The night opened with the Irish troubadour John Blek playing the Willie Meighan spot. Blek, who’s recorded with luminaries Joan Shelley and Nathan Salsburg, combines austerity with rich imagery, predominantly from nature, and creates other-worldly atmospheres transporting the listener from the immediate surroundings. A solemn grandeur was immanent in ‘The Blackwater’, and ‘Colours Rising’, while the deeply moving ‘Forever In Your Likeness’ drew tears from more than a few present.
The Brother Brothers from Brooklyn then combined instrumental prowess on guitar, fiddle and cello with harmonies reminiscent of Simon And Garfunkel, prior to John Murry taking the stage. Like a puppet swaying in the wind he wrestled his guitar as though his equilibrium depended on it; reworking tunes from The Graceless Age as ‘California’ turned into ‘Cold Turkey’, while ‘Southern Sky’ recalled Suicide with bottleneck lifting from ‘Knockin’ On Heaven’s Door’.
The Wave Pictures proved reliably versatile before The Cordovas climaxed the evening in fine style. Featuring the twin guitars of Toby Weaver and Lucca Soria along with charismatic frontman Joe Firstman they’re well in the tradition of The Allmans and the Dead, not only playing their own ‘Frozen Rose’, ‘Step-Back Red’ and ‘Louisiana Hurricane’ but raiding the canon for ‘Truckin’, ‘Barstool Blues’, and ‘Whipping Post’.
They set the scene for the Saturday; when, of the eight acts billed, six are bands and each in their different fashion provide excitements aplenty. That said it’s Ags Connolly who opened the second day, accompanied by Joe Harvey-White on pedal-steel. Connolly proved himself a masterful, traditional country voice continually confounding expectation by doing something new and intriguing while appearing to do nothing new at all. He seamlessly mixed up back-catalogue favourites like ‘ I Saw James Hand’ and ‘A Good Memory For Pain’ with the freshly-minted ‘I’ll Say When’ and ‘The Meaning Of The Word’.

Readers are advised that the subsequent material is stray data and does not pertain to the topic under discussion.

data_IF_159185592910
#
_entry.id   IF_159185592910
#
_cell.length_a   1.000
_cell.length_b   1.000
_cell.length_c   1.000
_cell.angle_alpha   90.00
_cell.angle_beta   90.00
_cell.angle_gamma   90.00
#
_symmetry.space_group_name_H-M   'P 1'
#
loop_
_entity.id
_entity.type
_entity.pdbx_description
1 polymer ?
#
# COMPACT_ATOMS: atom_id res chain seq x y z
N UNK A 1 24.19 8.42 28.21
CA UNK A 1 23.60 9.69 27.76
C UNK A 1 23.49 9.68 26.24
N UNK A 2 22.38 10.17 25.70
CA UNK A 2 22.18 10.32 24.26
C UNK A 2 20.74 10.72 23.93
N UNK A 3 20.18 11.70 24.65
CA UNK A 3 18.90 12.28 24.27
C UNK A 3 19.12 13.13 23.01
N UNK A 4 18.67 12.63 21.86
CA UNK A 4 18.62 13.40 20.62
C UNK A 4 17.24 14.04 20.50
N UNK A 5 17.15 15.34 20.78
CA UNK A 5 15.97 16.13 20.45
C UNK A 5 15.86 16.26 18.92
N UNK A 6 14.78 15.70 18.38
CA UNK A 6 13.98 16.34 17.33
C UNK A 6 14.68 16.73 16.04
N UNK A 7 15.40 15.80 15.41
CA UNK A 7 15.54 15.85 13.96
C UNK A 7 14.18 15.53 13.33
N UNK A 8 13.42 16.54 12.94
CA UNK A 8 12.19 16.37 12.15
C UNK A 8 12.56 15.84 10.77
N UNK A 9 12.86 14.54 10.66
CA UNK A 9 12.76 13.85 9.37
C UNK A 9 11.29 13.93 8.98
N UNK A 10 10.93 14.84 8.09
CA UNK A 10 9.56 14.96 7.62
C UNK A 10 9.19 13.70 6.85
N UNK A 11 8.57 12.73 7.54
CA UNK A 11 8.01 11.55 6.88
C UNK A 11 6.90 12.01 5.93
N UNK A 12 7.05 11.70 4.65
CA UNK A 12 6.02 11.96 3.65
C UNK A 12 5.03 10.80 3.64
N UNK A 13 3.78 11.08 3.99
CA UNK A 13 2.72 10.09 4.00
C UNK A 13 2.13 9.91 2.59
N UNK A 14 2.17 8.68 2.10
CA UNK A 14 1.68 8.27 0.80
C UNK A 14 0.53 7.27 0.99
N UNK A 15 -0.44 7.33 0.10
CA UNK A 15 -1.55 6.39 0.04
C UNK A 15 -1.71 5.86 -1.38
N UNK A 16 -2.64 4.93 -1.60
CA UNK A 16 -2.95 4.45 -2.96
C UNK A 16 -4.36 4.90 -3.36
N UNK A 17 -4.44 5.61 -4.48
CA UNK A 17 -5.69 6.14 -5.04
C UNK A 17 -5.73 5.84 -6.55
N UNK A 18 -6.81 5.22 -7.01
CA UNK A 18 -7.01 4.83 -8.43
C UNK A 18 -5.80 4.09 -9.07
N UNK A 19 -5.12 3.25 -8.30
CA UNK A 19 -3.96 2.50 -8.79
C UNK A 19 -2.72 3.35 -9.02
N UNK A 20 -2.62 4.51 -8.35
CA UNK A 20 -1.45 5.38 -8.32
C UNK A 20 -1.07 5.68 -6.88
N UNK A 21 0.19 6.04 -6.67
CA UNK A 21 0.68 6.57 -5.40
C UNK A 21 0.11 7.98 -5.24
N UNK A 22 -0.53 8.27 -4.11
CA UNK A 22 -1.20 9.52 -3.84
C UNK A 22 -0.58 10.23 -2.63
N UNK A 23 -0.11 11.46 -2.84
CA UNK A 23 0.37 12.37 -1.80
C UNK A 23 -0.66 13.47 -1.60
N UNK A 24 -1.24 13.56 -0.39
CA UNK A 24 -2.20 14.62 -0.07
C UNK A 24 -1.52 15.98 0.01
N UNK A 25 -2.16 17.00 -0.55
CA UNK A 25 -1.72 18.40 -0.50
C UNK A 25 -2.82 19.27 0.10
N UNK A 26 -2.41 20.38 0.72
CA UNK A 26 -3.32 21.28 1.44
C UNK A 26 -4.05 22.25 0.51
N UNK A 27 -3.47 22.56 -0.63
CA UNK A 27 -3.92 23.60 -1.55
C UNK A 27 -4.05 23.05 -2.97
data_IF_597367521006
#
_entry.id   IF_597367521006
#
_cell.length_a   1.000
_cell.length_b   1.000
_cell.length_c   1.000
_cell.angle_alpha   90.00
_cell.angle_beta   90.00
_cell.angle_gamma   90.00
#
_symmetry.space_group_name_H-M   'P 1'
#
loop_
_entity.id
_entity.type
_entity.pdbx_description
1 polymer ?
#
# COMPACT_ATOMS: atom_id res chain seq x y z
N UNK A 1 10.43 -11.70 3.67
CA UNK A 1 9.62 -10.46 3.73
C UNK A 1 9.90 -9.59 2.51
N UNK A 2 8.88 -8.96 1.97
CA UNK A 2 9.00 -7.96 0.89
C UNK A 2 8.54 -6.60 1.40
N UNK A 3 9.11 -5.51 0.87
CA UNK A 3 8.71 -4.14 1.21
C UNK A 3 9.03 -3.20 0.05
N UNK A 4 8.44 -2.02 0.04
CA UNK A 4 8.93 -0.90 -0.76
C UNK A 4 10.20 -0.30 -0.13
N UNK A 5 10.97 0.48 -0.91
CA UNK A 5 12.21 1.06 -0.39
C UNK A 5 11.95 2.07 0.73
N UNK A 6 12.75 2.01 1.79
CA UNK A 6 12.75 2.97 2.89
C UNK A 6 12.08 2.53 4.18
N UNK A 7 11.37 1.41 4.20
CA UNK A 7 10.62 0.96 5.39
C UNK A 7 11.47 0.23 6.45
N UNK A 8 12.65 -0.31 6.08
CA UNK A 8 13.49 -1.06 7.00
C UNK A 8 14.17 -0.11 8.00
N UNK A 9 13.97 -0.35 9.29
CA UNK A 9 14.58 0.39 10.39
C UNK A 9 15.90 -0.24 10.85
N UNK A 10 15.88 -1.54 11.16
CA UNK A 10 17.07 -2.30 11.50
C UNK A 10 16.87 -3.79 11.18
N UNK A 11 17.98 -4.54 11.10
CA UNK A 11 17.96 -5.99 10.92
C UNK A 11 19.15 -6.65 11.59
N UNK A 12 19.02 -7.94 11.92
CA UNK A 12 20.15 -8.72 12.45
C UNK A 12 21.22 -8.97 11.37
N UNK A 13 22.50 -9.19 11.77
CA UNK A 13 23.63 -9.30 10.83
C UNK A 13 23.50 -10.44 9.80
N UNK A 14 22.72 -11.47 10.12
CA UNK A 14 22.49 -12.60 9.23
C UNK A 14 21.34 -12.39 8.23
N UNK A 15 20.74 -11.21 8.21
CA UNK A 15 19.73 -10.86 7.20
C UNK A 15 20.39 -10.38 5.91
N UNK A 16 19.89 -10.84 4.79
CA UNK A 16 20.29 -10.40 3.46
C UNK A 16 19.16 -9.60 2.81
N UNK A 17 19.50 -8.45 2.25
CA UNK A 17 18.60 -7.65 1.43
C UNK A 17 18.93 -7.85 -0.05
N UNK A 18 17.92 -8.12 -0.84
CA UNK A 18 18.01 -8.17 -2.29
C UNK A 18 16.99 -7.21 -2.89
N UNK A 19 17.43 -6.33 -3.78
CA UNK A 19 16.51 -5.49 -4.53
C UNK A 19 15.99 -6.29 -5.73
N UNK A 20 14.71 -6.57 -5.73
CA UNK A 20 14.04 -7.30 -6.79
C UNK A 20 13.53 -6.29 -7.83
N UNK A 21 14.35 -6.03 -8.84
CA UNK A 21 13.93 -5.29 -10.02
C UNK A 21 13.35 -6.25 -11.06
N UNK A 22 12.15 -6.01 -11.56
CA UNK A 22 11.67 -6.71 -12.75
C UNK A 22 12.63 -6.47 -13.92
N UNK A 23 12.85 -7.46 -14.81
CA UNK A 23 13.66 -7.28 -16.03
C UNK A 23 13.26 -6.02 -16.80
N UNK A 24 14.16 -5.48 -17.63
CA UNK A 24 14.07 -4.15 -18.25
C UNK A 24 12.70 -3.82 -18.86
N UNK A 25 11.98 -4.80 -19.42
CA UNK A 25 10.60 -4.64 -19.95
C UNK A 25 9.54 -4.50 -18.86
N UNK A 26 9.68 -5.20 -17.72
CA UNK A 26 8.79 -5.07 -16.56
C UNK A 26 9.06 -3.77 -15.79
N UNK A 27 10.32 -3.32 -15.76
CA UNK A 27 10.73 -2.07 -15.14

Connolly, and Canadian Joe Nolan, were the only solo acts of the day. Nolan – for many the find of the festival – is open-hearted and Beat-tinged, enrapturing with an enviable directness. Playing solo acoustic he captivated the audience, winningly offering a new song, ‘What I Used To Be’ written overnight, and inspired by a line sung by John Murry the evening before. The compact was then sealed with the near-spoken word ‘Ode To Sturgeon County’ and the singalong to ‘Maybe Tomorrow’
London’s Orphan Colours bought both triple harmonies, and chiming guitar from Fred Abbott, rousing the mid-afternoon crowd with tunes like ‘Start Of Something’ and the thumping ‘High Hopes’ from the recent All On Red album. Main frontman Seebs stepped back to let Dave Burn sing his paean to English pub culture ‘Wasted’, and there was time to revisit a more power-poppy Ahab tune, before they hit the anthemic ‘Goodbye California’. Luke Tuchsherer then took it back to the rock with a tight four-piece featuring guitar-interplay with the impressive David Banks, revisiting old Whybirds tunes and Springsteen’s ‘No Surrender’.
Don Gallardo’s pick-up band of irregulars – perennial side-kick Travis Stock joined by drummer Steve Brookes, Jim Maving, and Joe Harvey-White – shone with a nigh-on perfect set of compelling country rock; guitarist Maving, given his head, relentlessly seized the opportunity. It was a mix of old favourites; ‘North Dakota Blues’ and ‘Banks Of The Mississippi’; along with standouts from the new In The Name Of Good Intentions collection among them ‘Shine A Light On Me’ and ‘How Many Days’. Finally Daniel Kamish and Luke Tuchsherer increased the cohort to seven for a lively revisiting of ‘The Weight’.